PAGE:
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November 19, 2004



It sounds like the bubble has already burst.


It sounds that part of the problem maybe the parents.


I actually think for a school night, that isn't such a bad turnout; nearly every evening there is something school or sport related happening anyway and people are just plain tired. But these are probably many of the parents who are aware of their kids whereabouts and activites anyway. The parents who should be there, probably don't bother to show up.

Patrick Jensen

Nonsense. Most kids are not getting high off deodorant. Kids are using "conventional drugs" like marijuana or alcohol. Every school is going to have a few kids who sniff markers and eat glue but this article talks about "Axe" deodorant like it is the next crack. Kids are being stupid and dangerous and need to be educated about the severe effects of all of these drugs, but don't distort the problem. When you talk about these fringe uses it strokes the acceptability of use of alcohol and other "conventional drugs". It indicates to teens that if you are not going to raves or huffing your buddies armpit that you don't have a problem, when it is very possible that you do. I know it is important to recognize that all of these drugs are out there but it is also important to address the reality that conventional drugs pose severe physical and mental health risks.

Ryan Hallerud

I agree with Mr. Jensen. Drug and Alcohol education in schools is beyond lacking. In fact it's full of half-truths and garbage about Axe Deoderant and Afrin. The percentage of kids using that stuff is minimal. If the drug programs didn't equate marijuana with crack and heroin, kids wouldn't be so apt to try them. They lump in pot with ectasy, but forget about the reality of pot. Kids WILL be able to try pot without looking for it. When they realize that it, like alcohol, can be tolerated by their system with few negative side-effects, they will assume other "hard drugs" are like that as well, since that is what they have been taught. There in lies the danger. It's time that schools were honest with children and parents about these issues and substances. Because once they find out that you've misled them (and the schools have) they WILL NOT TRUST YOU. And why should they. You don't know what you're talking about.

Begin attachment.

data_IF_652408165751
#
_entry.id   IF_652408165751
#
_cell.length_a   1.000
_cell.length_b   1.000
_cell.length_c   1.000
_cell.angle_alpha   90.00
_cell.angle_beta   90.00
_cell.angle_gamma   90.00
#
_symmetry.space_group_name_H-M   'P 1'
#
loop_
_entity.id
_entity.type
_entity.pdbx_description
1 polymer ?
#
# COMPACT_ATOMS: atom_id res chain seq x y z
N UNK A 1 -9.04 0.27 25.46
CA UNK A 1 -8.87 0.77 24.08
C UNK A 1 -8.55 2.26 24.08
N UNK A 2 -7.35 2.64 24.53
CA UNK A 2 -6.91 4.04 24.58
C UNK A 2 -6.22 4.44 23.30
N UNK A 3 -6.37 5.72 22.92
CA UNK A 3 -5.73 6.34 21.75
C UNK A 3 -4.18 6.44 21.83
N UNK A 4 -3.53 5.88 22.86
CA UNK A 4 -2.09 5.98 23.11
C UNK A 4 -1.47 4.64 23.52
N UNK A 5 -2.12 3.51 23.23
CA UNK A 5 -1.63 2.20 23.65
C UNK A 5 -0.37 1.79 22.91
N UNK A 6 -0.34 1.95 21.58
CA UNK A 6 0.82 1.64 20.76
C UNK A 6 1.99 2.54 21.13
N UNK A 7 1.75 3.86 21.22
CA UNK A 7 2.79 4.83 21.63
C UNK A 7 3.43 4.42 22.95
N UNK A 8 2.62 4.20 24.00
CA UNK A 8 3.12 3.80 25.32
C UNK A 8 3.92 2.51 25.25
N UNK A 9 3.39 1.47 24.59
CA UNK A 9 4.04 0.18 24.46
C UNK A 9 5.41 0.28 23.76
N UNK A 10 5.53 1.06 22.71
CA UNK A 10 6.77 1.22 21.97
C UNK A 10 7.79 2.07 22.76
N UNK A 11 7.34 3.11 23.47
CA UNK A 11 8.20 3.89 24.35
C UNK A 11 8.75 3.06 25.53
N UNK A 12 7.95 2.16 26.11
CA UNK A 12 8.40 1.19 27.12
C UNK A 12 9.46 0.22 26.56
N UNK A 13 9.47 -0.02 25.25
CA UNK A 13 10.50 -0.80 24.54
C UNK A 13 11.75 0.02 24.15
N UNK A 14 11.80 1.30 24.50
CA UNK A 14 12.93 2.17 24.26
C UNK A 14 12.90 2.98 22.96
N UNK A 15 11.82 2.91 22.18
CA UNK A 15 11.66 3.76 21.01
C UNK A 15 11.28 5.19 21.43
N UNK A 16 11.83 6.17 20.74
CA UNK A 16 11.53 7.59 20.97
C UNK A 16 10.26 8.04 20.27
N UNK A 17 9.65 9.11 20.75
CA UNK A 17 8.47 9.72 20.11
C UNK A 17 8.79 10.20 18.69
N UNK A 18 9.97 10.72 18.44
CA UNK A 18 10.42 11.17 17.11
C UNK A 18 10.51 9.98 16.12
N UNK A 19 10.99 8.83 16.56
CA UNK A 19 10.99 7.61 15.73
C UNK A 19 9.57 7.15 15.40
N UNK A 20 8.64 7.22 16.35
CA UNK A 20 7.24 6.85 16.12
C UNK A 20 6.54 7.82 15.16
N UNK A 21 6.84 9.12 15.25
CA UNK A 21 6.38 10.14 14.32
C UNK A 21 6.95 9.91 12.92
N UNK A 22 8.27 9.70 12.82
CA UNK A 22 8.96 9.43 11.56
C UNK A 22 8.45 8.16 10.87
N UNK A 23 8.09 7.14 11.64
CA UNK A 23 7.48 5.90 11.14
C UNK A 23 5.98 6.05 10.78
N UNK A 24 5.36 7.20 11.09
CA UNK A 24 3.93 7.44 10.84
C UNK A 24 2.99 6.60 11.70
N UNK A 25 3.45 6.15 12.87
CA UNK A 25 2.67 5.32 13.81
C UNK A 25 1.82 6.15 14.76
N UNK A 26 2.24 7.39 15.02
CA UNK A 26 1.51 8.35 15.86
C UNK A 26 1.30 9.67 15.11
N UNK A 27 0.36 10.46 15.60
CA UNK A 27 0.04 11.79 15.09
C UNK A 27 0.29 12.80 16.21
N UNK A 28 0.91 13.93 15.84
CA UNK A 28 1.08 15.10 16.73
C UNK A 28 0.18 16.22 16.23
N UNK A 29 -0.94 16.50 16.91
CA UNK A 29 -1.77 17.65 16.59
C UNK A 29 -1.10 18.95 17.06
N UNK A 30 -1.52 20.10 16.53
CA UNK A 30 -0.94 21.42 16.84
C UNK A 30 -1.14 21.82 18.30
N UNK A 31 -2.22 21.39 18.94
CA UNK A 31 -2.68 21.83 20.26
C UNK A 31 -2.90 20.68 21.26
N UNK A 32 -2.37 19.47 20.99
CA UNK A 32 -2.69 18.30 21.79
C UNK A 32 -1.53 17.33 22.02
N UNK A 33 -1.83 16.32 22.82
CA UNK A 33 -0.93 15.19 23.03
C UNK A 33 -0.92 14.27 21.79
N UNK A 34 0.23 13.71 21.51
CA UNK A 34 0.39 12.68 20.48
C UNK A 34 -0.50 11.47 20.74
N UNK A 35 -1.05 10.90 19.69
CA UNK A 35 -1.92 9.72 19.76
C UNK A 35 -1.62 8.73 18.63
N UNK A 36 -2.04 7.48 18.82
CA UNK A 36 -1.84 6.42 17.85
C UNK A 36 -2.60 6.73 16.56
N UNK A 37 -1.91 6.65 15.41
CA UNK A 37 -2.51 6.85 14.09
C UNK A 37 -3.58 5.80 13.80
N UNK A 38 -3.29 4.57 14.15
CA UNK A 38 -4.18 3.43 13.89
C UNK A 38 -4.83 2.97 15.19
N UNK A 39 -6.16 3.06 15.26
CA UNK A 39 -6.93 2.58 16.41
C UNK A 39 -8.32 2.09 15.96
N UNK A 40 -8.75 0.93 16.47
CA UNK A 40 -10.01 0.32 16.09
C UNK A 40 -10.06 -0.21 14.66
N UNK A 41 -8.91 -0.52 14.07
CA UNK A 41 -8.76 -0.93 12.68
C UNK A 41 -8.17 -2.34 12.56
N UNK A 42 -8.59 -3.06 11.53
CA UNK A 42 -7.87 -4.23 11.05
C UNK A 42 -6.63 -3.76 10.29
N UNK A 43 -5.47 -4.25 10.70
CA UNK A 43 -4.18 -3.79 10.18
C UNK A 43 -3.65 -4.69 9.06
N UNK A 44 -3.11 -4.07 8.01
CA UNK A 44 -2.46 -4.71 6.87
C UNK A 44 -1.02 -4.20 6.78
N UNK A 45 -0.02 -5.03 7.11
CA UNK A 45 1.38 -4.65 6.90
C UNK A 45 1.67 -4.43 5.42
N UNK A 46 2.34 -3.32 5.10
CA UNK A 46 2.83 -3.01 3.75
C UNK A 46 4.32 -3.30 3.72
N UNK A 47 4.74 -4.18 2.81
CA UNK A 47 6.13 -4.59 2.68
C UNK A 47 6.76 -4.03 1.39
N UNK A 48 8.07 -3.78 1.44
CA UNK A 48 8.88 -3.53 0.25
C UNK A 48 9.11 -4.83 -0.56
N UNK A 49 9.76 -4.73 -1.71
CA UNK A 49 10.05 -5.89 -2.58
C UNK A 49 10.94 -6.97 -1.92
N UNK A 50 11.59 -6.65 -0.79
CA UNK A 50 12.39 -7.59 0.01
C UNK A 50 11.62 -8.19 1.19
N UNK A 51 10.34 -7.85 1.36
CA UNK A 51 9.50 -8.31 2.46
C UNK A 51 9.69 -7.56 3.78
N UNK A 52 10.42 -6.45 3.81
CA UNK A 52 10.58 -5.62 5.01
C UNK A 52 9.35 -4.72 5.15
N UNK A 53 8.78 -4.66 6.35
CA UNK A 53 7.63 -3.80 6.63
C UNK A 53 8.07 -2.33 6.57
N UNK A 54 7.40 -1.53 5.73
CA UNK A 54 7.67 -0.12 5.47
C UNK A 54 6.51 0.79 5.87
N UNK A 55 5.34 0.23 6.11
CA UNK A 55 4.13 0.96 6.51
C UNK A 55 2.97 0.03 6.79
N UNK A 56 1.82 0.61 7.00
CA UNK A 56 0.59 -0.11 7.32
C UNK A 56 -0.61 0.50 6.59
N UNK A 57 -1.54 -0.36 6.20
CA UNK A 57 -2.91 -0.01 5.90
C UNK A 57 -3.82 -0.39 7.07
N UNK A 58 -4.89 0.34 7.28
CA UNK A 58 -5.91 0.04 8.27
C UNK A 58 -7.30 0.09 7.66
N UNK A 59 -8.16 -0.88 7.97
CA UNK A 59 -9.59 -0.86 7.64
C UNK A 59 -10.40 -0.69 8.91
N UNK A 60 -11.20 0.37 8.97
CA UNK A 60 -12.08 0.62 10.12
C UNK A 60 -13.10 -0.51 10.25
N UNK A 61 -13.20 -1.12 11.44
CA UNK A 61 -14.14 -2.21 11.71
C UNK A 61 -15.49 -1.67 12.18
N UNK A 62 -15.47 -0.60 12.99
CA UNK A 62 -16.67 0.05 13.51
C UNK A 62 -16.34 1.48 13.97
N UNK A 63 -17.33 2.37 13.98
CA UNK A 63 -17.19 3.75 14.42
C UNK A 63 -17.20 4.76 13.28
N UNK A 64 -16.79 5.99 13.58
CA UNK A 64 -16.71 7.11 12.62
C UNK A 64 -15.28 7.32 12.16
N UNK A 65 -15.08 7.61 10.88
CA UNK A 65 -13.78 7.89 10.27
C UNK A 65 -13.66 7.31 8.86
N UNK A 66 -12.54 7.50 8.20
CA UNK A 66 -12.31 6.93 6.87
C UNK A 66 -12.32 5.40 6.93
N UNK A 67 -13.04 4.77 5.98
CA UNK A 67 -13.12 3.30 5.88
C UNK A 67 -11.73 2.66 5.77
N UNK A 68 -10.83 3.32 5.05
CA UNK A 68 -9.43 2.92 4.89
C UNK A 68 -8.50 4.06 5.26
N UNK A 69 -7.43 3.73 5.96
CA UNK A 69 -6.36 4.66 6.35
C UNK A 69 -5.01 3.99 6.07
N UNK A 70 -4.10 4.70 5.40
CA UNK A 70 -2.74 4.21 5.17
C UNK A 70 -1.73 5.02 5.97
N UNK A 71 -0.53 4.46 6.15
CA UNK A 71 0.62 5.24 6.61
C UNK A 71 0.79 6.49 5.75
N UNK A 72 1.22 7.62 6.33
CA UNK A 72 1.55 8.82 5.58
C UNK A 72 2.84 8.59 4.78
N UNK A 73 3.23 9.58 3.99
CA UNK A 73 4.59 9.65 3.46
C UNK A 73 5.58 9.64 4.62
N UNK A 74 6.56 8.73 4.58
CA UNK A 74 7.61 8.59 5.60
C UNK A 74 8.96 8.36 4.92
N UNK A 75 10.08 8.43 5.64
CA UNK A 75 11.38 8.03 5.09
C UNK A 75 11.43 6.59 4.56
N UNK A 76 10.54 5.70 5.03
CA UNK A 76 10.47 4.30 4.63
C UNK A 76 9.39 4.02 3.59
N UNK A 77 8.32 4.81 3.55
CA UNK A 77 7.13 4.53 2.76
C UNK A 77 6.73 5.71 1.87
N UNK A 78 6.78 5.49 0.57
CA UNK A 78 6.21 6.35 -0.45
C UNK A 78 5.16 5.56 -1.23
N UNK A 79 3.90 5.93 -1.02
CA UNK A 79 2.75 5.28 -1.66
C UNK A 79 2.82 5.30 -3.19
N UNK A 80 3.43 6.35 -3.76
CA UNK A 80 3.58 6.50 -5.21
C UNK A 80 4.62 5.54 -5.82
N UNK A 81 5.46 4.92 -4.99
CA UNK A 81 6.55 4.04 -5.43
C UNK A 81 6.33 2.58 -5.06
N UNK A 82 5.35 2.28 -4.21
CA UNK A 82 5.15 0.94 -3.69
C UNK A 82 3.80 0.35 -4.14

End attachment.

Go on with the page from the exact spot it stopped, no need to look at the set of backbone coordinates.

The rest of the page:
You are right. My daughter knows - and she is absolutely right - that I have no clue about what is going on with kids and drugs. I had absolutely no clue what happens at raves (yes even in Burlingame) and what happens to their bodies when they take ecstasy. There is nothing like a narcotics agent showing you what happens. Nothing. I am trying to get educated but there is alot to learn even if we think our kids are "good".

I don't know how many students there are in BHS and BIS but I think 100 parents is pathetic. I agree with Seamus. Something like a drug seminar is more important that any sports or band practice or a trip to the gym. Our school threatened the kids that if a parent did not attend the drug seminar there was no Xmas formal for them. Harsh ... yes but it got some of the parents to the meeting. The kids appreciate it when their parents take the time and effort to attend these meetings even if our kids would like to keep us in the dark about some of this stuff!

I commend the volunteers and high schools AND the parents for taking the time on such an important issue. We have alot to learn!

Cathy Baylock

I read all of your comments with interest. Jenn, you are right: the parents I saw last night are the same very involved parents I see at most events. The question is: how do you expand the outreach? My kids went to Washington and there was a weekly effort to reach our entire community with a bilingual newsletter. BIS doesn't have the same program. Also, in some cultures, drug use (or perhaps talking about it with one's kids) may be taboo. I thought Ryan's comment about telling kids that marijuana and ecstasy use being the same might have the unintended consequence of making them more comfortable trying a "harder" drug if marijuana experimentation does not appear dangerous. Rather than scaring them into not trying anything, it may produce the opposite effect. Something to really think about.



See Margot's thoughts on teens and drugs in the Daily Journal. She is a senior at Menlo and a journalist for the newspaper.

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